While I agree that some further explanation will be needed, especially in ISO 16363, we do need to have a firm, logically consistent, basis provided by OAIS and one which can provide guidance in difficult cases. 

I claim that my viewpoint is entirely consistent with OAIS and requires very little additional text. I believe that Don’s view is incomplete, at odds with OAIS, and would require significant changes/additions to the standard.






From: MOIMS-DAI <moims-dai-bounces at mailman.ccsds.org> On Behalf Of D or C Sawyer
Sent: 05 June 2018 06:06
To: MOIMS DAI List <moims-dai at mailman.ccsds.org>
Subject: Re: [Moims-dai] Tuesday's marathon DAI telecon


Dear All,


After reviewing David’s response, I’ve reached two main conclusions:


1.  David’s view of recursively applying the AIP concept does not work and is not a valid alternative view.


2.  David’s view that ALL Data Objects must have Representation Information is not true.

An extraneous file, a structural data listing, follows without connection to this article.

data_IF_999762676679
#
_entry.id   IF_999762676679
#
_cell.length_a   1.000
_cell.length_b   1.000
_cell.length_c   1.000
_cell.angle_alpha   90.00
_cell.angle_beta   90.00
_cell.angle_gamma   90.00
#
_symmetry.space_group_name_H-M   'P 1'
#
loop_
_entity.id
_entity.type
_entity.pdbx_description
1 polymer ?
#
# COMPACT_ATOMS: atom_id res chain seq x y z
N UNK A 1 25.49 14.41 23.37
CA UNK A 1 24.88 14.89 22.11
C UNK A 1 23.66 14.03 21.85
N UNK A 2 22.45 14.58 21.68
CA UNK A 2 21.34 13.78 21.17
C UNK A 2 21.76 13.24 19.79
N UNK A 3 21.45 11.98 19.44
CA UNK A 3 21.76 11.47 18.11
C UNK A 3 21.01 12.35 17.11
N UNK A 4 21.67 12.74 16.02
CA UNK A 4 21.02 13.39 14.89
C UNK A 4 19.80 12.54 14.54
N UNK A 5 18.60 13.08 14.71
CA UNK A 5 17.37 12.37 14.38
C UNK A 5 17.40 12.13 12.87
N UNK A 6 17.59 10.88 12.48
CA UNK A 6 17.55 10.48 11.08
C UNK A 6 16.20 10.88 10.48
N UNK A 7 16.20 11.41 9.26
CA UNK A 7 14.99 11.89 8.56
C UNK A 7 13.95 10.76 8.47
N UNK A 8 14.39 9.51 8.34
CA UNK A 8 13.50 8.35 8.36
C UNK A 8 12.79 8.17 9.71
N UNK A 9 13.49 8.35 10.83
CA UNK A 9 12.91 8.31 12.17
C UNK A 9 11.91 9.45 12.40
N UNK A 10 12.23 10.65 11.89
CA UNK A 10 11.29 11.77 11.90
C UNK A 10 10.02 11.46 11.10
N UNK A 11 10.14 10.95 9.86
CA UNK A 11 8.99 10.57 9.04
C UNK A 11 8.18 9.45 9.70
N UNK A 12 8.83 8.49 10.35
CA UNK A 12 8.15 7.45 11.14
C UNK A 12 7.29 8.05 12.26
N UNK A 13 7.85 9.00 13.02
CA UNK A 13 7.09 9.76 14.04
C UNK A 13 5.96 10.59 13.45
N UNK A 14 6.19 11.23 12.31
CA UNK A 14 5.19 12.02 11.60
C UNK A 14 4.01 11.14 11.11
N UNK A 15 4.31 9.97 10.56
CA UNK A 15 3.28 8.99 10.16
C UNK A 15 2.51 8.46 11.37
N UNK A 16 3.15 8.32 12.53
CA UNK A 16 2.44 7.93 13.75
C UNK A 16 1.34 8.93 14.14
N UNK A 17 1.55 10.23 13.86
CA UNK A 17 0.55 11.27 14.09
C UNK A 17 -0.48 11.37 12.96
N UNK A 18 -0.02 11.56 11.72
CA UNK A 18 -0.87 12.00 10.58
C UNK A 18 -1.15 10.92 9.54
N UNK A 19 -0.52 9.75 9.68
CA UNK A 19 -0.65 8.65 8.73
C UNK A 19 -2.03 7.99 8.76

My reading of David’s arguments, as contained in his first 6 paragraphs, is that it is simply a summary of his position that ANY piece of information being preserved in the Archive means that it should be conceived of, and preserved as, an AIP because this is how OAIS says information is to be preserved.  On the surface this has a simple sounding logic.  However the  AIP has been designed to support preservation of a particular type of information, called the Content Information, that is the original target of preservation.  This is the information provided by (or on behalf of) the Producer. It is definitely not designed to apply to ANY information in the Archive to be preserved.  When one says ANY, it also means EACH piece of information in the Archive to be preserved.  When one attempts to apply it to EACH pieces of information, it quickly devolves to the AIP being a shell ‘containing’ only a Data Object with relationships to other Data Object shells such as Representation Data Object and PDI Data Objects.  This complexity comes from the simple application of the concept to ANY (or to EACH) and is unavoidable based the position of reuse of the AIP. One can not support both the current AIP model and the statement that it applies to ANY or EACH piece of information that the Archive intends to preserve.